Sports, Politics and Data: Lessons for Communicators
Recently, GSG spent a few days in Chicago with some of the sports industry’s most recognizable leaders–including GMs, presidents and senior executives–to discuss challenges, opportunities and best practices that resonate across sports leagues and teams. The Global Sports Management Summit fosters collaboration and leadership development for high caliber executives and provided an excellent opportunity for networking and discussion.
While the agenda was varied, many of the sessions focused on data-driven decision making–showcasing how sports leaders can use data to enrich the game experience; improve interactions with fans, sponsors and other stakeholders; and gain a competitive advantage.
Keynoting the conference were political industry veterans David Axelrod and Larry Grisolano, architects of President Obama’s election and re-election campaigns. Their presentation focused on the campaign strategies that allowed them to effectively identify and target swing voters across the country–and return President Obama to the White House.
The connection between how political campaigns and sports clubs devour and apply data to win on election day and game day cannot be understated. And GSG is no stranger to the power of data. Since our inception, our communications strategies have been driven by research, and we’ve leveraged these capabilities on behalf of political campaigns and sports clients alike (in addition to our corporate, nonprofit and advocacy clients.)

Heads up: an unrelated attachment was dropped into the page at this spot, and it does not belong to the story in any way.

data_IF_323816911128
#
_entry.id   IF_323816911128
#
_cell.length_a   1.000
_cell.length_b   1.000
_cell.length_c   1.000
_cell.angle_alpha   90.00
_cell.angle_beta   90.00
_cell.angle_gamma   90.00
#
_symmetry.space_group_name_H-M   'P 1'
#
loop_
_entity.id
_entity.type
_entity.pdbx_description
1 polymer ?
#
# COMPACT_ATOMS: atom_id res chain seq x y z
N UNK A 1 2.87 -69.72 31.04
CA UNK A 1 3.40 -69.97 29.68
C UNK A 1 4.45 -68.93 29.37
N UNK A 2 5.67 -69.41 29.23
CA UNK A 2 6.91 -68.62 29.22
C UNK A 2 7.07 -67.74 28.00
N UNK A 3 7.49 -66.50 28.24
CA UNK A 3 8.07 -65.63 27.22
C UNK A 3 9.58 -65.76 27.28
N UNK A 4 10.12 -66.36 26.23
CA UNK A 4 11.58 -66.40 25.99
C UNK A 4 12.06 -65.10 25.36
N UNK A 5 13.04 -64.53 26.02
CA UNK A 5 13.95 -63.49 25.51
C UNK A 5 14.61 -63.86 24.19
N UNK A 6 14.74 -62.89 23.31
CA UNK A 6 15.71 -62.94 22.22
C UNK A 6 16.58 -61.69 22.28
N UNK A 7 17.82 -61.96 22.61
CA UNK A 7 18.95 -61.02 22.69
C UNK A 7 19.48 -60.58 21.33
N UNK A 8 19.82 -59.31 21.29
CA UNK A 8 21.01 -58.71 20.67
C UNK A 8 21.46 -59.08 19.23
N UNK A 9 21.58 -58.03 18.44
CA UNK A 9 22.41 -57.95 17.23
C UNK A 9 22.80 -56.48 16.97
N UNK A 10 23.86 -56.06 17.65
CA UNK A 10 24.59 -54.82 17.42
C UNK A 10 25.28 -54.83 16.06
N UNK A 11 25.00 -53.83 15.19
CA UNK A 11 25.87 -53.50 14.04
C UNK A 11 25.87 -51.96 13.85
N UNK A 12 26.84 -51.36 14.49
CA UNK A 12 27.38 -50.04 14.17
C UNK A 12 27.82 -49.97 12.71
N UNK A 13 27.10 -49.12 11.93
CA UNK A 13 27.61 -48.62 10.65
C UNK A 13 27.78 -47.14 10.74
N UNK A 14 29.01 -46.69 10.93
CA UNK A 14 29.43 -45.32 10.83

The challenge for our clients is to figure out what data they need, how to get it, and then process it in a way that creates a roadmap for action. As communicators, we use a combination of primary research (public opinion polling, dial tests, focus groups) and secondary research (readily available data from social media channels, census data, and other public information) to create messages that resonate with our target audiences. Among other findings, we can predict what words will work, and which won’t. We can help our clients pick the most effective messengers and spokespeople. We can identify the most persuasive images.
Attending the Global Sports Management Summit was a good reminder of the multitude of challenges organizations in the sports industry face–from the need to sell more tickets or merchandise, build a new stadium, move or acquire a team, attract talent, connect with fans, or increase the favorability of their brand. Clearly, data and research can help. But it’s important to remember that data is a tool. In order to make smart business decisions, data collection and analysis must be part of a broader program. Articulate your goals first, and the data will follow.